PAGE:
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Yes, Prime Minister (1986–1987)

TV Series  |   |  Comedy
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Ratings: 8.8/10 from 4,297 users  
Reviews: 9 user | 1 critic

James Hacker was propelled along the corridors of power to the very pinnacle of politics - No. 10.

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1988   1987   1986  
5 wins & 7 nominations. See more awards »



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Series cast summary:
Paul Eddington ...
 James Hacker (16 episodes, 1986-1988)
 Sir Humphrey Appleby (16 episodes, 1986-1988)
Derek Fowlds ...
 Bernard Woolley (16 episodes, 1986-1988)
Diana Hoddinott ...
 Annie Hacker (8 episodes, 1986-1988)


Following a series of circumstances involving the Eurosausage, the Home Secretary drink driving and the Chancellor's dalliances with a shady lady from Argentina, Minister for Administrative Affairs Jim Hacker finds himself elevated to Number 10 Downing Street without being quite sure how he got there. But life as Prime Minister is no easier than being a Minister; Hacker still finds his every move challenged by the Civil Service as represented by his new Cabinet Secretary, the ever-wily and manipulative Sir Humphrey Appleby, who is as equally determined that nothing should change as Hacker is that changes should be made. Wandering nervously between them is Bernard Wooley, Hacker's private secretary, who continues juggling his responsibilities to his political master with his loyalties to his Civil Service colleagues... Written by Scott Nisbet

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Release Date:

9 January 1986 (UK)  »

Also Known As:

Javisst, herr premiärminister  »

Company Credits

Show detailed on  »

Technical Specs


(16 episodes)

Sound Mix:


Aspect Ratio:

1.33 : 1
See  »

Did You Know?


Every episode ends with Sir Humphrey and/or Bernard saying, "Yes, Prime Minister." See more »


[Sir Humphrey demonstrates how public surveys can reach opposite conclusions]
Sir Humphrey Appleby: Mr. Woolley, are you worried about the rise in crime among teenagers?
Bernard Woolley: Yes.
Sir Humphrey Appleby: Do you think there is lack of discipline and vigorous training in our Comprehensive Schools?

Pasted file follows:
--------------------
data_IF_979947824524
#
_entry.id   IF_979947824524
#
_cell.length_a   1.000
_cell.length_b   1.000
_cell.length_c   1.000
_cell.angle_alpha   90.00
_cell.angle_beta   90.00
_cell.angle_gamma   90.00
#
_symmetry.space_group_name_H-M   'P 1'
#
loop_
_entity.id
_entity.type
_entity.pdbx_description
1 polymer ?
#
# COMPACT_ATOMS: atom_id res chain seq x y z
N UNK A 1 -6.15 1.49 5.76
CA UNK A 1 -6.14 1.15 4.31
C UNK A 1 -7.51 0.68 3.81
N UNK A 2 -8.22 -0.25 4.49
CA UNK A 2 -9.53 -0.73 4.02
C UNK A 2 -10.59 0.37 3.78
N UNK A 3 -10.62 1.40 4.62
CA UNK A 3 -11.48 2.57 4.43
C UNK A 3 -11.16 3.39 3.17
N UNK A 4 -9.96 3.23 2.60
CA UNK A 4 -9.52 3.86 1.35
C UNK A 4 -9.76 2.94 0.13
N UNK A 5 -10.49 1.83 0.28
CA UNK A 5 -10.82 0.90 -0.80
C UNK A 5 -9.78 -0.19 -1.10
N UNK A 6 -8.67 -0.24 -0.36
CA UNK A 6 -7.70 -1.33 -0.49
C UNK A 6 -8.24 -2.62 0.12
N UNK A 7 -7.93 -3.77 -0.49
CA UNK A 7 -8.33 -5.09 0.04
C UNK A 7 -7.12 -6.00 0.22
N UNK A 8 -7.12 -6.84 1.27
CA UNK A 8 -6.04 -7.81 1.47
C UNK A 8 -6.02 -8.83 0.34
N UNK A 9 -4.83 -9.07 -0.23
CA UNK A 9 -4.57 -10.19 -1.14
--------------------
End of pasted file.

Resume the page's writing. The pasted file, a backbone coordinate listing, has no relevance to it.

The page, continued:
Bernard Woolley: Yes.
Sir Humphrey Appleby: Do you think young people welcome some structure and leadership in their lives?
Bernard Woolley: Yes.
Sir Humphrey Appleby: Do they respond to a challenge?
Bernard Woolley: Yes.
Sir Humphrey Appleby: Might you be in favour of reintroducing National Service?
See more »


Follows Yes Minister (1980) See more »

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User Reviews

Academic praise
16 October 2004 | by (Rotterdam, The Netherlands) – See all my reviews

In my years as a student of political science at the university of Leiden, one of the professors used to rave about these series whenever the subject of British politics was on the agenda. And even though that professor wasn't the most humorous of chaps, his quotes and tales from the series always guaranteed a good laugh.

I recently got hold of the entire series, and even though I do view them with a somewhat scholarly mind (old habits, and such), laughing out loud is my usual response. So cleverly written, such an exquisite cast of characters, such a mild way of portraying profound cynicism ("A cynic is what an idealist calls a realist", dixit Sir Humphrey Appleby).

I will probably still look at it in ten, twenty, thirty years time (if I live to see the day) ... knowing that there will always be a Sir Humphrey Appleby, a Bernard Woolley and a Right Honorable James Hacker around somewhere preventing the series from becoming outdated.

I don't know if that's something to look forward to, but if it guarantees the same laughs, I'm all for it!

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